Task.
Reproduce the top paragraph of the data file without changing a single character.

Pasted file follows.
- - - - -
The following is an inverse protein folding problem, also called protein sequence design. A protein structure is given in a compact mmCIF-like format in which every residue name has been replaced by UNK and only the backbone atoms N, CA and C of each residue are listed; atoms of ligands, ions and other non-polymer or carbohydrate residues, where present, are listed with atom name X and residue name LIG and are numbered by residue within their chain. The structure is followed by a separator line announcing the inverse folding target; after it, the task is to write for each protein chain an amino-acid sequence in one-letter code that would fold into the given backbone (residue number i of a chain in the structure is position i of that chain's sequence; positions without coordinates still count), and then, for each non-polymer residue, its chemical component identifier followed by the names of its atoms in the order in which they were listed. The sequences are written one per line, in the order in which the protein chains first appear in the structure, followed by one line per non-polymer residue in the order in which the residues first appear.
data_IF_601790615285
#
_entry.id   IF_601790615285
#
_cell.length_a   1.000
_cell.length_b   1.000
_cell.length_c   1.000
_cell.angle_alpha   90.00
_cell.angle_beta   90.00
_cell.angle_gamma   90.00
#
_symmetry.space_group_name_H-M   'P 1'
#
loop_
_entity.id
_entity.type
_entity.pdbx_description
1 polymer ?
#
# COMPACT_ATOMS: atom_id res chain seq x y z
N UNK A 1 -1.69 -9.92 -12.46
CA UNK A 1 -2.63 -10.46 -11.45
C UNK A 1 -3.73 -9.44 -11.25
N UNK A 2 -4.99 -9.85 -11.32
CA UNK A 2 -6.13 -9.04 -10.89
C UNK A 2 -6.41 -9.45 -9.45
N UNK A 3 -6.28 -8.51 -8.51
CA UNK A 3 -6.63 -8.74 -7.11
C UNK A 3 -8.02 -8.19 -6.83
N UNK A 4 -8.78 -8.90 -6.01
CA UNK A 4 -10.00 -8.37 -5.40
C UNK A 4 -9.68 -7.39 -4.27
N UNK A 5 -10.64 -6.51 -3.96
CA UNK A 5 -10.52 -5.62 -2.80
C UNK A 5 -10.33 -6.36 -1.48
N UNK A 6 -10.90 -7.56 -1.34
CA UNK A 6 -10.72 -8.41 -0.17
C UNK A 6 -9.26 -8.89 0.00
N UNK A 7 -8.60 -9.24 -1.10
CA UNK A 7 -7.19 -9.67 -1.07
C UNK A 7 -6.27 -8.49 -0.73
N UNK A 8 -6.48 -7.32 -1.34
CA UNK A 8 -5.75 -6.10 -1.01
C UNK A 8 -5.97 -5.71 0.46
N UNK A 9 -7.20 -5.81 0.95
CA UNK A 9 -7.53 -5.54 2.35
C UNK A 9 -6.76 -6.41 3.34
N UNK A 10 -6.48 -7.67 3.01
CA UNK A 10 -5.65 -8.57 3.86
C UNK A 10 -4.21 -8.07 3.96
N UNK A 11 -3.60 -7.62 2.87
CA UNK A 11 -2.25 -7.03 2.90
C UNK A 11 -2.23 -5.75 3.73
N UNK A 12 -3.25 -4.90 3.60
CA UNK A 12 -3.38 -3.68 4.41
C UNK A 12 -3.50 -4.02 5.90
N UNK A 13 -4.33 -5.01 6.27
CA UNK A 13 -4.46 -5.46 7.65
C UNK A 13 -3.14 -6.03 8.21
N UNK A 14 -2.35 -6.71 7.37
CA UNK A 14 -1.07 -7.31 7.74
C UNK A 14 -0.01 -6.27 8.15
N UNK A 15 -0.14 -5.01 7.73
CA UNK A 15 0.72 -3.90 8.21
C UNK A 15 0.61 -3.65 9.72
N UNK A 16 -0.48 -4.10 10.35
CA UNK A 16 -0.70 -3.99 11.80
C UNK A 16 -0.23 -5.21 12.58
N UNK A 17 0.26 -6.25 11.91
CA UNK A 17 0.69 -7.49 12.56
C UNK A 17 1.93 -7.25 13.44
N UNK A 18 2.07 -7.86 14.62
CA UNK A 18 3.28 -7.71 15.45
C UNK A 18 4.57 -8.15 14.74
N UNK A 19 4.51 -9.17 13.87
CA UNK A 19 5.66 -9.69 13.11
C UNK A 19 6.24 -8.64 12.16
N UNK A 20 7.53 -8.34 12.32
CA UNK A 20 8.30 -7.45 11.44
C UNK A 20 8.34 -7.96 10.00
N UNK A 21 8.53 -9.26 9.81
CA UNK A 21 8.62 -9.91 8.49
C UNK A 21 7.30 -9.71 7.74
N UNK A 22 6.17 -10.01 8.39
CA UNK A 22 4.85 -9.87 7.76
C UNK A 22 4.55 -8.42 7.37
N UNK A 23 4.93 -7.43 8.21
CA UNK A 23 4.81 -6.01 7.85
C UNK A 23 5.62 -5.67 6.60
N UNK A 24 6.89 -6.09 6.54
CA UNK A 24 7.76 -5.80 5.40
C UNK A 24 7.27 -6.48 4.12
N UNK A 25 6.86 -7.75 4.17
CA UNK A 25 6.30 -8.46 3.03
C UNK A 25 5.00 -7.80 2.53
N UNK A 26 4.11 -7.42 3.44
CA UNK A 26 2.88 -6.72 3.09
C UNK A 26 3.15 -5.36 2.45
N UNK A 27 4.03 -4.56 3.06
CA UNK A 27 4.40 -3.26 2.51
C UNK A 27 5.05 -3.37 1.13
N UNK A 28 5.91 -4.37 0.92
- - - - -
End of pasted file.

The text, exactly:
The following is an inverse protein folding problem, also called protein sequence design. A protein structure is given in a compact mmCIF-like format in which every residue name has been replaced by UNK and only the backbone atoms N, CA and C of each residue are listed; atoms of ligands, ions and other non-polymer or carbohydrate residues, where present, are listed with atom name X and residue name LIG and are numbered by residue within their chain. The structure is followed by a separator line announcing the inverse folding target; after it, the task is to write for each protein chain an amino-acid sequence in one-letter code that would fold into the given backbone (residue number i of a chain in the structure is position i of that chain's sequence; positions without coordinates still count), and then, for each non-polymer residue, its chemical component identifier followed by the names of its atoms in the order in which they were listed. The sequences are written one per line, in the order in which the protein chains first appear in the structure, followed by one line per non-polymer residue in the order in which the residues first appear.